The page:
A building insurance, also known as home insurance, is a type of insurance that covers your building against any losses or damages. These damages may be from natural disasters or man-made. Let’s look at what a building insurance is and what it covers.
Why do you need a building insurance?
You need a building insurance to ensure that any structural damage to your building gets fixed as soon as possible. It might be very difficult to have enough money saved up to cover yourself. This might lead to you permanently losing your home.
You can’t take out a mortgage loan without taking out any home insurance. Banks require you to take a building insurance when you are applying for a mortgage loan. The actual cost in insurance that you pay is often less than the value of your house.
Let’s say for example you bought a house worth R1.3 million and pay R600 per month on insurance. After 20 years you would have paid a total of R144 000 but the value of your house would have more than tripled by that time. Your insurance will cover you if your house burns down and needs R800 000 to be restored even though you only paid R144 000 in total.
What does a building insurance cover?
A building insurance covers the main structure of your building and other immovable objects inside the building. These include built in kitchens, built-in wardrobes, bath tubs, windows, geyser and built in appliances.
There are cases where the insurance does not cover you, it’s often detailed in the policy. Which most people sign without reading, building insurance covers loss or damage caused by fire, explosion and earthquakes, and other acts of nature.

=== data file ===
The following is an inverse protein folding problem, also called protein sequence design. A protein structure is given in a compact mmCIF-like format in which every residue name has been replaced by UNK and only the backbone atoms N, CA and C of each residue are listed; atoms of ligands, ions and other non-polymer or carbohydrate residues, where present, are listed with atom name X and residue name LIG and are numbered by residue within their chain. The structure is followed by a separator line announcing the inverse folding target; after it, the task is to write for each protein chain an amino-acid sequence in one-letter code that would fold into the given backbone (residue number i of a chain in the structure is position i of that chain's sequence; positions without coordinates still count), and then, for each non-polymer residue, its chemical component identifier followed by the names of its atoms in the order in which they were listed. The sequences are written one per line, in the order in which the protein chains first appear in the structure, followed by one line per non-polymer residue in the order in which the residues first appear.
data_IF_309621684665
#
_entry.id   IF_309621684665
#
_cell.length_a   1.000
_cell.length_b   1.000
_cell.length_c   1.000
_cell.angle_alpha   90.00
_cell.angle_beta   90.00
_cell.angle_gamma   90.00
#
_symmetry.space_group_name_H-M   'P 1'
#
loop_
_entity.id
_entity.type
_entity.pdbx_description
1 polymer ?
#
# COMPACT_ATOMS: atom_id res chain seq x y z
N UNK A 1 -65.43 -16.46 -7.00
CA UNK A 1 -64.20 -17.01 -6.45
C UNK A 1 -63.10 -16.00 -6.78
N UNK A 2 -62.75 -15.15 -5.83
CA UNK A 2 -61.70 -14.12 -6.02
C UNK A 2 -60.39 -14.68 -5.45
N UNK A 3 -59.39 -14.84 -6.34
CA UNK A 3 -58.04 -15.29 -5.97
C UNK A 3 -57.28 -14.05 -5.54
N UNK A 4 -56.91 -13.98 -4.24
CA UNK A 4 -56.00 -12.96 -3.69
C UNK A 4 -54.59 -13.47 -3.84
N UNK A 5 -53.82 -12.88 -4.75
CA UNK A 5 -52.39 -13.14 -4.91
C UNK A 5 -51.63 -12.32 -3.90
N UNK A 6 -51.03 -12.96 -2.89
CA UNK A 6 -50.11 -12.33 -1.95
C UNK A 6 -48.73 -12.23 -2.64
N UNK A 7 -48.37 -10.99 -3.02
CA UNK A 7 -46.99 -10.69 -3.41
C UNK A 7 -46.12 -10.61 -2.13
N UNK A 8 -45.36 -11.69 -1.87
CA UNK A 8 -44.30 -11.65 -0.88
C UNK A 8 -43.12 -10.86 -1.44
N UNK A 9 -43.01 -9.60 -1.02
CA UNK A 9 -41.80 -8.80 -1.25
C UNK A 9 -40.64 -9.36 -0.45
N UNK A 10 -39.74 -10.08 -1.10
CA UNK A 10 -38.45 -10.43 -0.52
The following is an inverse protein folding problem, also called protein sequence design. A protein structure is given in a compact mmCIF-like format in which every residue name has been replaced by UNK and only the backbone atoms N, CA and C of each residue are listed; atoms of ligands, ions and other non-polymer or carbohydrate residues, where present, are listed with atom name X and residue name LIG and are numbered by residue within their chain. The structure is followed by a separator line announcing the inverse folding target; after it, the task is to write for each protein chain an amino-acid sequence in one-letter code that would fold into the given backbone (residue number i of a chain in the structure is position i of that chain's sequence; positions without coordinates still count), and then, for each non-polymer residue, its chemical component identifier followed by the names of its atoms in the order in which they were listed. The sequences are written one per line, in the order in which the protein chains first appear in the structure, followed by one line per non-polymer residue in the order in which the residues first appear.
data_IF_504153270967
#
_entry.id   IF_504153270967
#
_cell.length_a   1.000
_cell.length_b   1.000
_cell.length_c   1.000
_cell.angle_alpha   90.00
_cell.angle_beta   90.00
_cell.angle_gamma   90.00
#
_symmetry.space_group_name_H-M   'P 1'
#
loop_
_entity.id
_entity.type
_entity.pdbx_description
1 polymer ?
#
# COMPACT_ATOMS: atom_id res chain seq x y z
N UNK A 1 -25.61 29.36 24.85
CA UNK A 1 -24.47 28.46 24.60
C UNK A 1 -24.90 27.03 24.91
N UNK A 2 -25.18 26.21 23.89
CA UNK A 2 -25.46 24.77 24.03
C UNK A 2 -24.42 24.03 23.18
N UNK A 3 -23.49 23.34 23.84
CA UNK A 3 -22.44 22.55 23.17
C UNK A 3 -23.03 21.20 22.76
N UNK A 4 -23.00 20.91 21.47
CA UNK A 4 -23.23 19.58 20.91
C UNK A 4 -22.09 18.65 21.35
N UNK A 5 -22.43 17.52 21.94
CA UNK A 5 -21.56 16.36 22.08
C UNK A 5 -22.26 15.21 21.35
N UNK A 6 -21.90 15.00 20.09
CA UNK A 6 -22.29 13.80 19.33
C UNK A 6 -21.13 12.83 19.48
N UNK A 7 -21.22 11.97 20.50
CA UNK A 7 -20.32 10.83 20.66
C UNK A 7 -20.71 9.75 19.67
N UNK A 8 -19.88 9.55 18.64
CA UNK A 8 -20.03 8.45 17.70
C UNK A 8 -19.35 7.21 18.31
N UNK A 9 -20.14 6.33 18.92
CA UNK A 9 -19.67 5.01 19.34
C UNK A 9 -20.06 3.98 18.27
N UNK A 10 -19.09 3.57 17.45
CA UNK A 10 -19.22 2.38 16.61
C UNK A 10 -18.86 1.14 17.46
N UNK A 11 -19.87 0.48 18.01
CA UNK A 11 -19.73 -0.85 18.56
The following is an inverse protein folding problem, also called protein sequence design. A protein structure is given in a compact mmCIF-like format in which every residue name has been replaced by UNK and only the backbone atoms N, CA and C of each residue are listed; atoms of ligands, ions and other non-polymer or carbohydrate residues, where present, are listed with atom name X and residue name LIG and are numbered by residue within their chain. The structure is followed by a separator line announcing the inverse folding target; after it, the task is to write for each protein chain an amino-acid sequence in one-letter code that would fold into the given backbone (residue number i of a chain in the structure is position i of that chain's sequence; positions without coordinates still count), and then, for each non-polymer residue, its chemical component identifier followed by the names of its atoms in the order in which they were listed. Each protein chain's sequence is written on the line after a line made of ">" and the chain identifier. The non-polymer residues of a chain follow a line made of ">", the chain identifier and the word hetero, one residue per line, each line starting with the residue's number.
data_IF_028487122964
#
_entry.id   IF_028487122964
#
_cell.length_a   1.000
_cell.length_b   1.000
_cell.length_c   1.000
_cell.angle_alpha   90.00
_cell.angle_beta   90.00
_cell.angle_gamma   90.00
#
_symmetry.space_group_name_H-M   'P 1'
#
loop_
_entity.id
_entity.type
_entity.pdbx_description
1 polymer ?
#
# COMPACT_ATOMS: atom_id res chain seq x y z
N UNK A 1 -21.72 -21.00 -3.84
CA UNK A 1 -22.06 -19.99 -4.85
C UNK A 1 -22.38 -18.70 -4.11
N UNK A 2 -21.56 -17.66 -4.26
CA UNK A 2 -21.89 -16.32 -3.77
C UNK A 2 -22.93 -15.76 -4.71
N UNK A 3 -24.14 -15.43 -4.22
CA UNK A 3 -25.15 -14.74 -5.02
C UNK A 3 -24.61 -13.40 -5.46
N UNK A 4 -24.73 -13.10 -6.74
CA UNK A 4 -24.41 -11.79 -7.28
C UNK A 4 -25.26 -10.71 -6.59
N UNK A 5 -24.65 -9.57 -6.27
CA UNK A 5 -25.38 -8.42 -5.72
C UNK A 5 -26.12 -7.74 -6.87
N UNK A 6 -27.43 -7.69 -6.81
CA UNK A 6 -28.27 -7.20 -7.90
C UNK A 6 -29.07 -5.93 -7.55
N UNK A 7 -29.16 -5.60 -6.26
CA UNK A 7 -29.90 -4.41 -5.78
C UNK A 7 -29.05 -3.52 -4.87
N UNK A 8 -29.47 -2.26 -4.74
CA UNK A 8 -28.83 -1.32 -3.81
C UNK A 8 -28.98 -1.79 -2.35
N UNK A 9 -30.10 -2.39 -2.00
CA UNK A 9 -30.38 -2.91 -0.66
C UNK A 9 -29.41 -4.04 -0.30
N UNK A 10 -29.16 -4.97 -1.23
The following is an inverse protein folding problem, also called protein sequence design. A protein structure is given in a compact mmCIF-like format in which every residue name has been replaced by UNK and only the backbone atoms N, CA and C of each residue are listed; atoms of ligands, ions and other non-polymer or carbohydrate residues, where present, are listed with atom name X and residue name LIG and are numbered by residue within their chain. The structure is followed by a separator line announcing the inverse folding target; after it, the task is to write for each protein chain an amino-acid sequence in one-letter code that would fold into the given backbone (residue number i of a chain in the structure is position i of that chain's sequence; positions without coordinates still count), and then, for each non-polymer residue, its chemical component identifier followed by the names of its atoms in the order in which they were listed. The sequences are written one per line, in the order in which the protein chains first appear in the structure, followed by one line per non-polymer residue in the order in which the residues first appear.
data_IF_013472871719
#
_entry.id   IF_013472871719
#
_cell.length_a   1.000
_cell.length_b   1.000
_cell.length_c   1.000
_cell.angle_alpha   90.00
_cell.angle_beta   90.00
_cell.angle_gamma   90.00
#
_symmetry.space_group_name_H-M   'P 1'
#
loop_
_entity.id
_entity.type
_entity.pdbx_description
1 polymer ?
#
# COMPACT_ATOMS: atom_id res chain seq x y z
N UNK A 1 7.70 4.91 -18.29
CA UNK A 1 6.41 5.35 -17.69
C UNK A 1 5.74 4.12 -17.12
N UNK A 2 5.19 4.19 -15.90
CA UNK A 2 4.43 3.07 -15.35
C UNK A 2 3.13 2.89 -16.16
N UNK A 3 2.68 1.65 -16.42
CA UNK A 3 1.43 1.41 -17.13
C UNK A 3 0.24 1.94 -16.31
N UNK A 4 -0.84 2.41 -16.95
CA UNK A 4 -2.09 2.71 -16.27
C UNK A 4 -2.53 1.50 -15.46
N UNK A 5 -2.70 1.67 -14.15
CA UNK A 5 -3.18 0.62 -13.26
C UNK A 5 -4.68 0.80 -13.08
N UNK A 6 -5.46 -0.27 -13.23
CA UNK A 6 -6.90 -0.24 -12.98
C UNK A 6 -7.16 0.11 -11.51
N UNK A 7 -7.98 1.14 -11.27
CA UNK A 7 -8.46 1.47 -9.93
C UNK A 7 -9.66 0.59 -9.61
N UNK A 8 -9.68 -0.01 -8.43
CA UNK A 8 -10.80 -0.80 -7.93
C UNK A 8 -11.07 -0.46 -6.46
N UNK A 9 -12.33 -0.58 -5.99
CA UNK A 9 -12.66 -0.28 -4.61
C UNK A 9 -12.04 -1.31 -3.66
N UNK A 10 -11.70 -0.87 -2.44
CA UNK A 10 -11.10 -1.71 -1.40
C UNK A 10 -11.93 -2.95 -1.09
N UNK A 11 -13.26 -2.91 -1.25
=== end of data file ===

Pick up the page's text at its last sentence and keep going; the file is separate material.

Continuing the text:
You will have an option of ensuring your building and its contents at a replacement cost or actual cash value policy. This applies when you decide to ensure the items that are inside the building, these items may be appliances and electronics and furniture.
With the replacement cost option; everything is replaced with its equivalent. If you had bought a Samsung TV for R10 000, your TV will be replaced with an equivalent or that exact same TV. With the cash value policy, you only get money that is worth the value of your items. Depreciation is taken into account with the cash value policy, your R10 000 TV might be worth R3 000 down the line and that’s what you will get.
The actual cash value policy could leave you out of funds should you suffer total loss. This is your valuables might have depreciated and you wouldn’t be able to replace everything you had.
What does a building insurance not cover?
There are things that aren’t covered by a home insurance, which might end up with homeowners being very angry. We studied the insurance policy offered by OUTsurance. Here are some of the things that they don’t cover.
- Matching furniture – A section of your tiles might be destroyed and you might want to change the undamaged tiles to match the new tiles. Most insurance companies don’t cover that.
- Scorching – loss or damage caused by scorching, such as an iron burning materials or cigarette burns on a carpet.
- A lack of maintenance – Insurance companies can refuse to cover your home if it is neglected and not properly maintained.
- Theft – if the building was vacant for more than 60 days or if it was done by any member of your family or lawful occupant.
Understanding an excess
An excess is the out of pocket amount of money that you should pay when making claims before your insurance can cover the rest. An excess is made to discourage people from making minor or small claims. The excess is usually a percentage or a set amount.
This means that you might need to pay out R10 000 out of pocket before your insurance covers the remainder, this is not worth it if the loss or damages amount to R12 000.
A building insurance basically covers the structure of your home and immovable objects around your yard like a Lapa. Do you have any thoughts or questions? Comment below.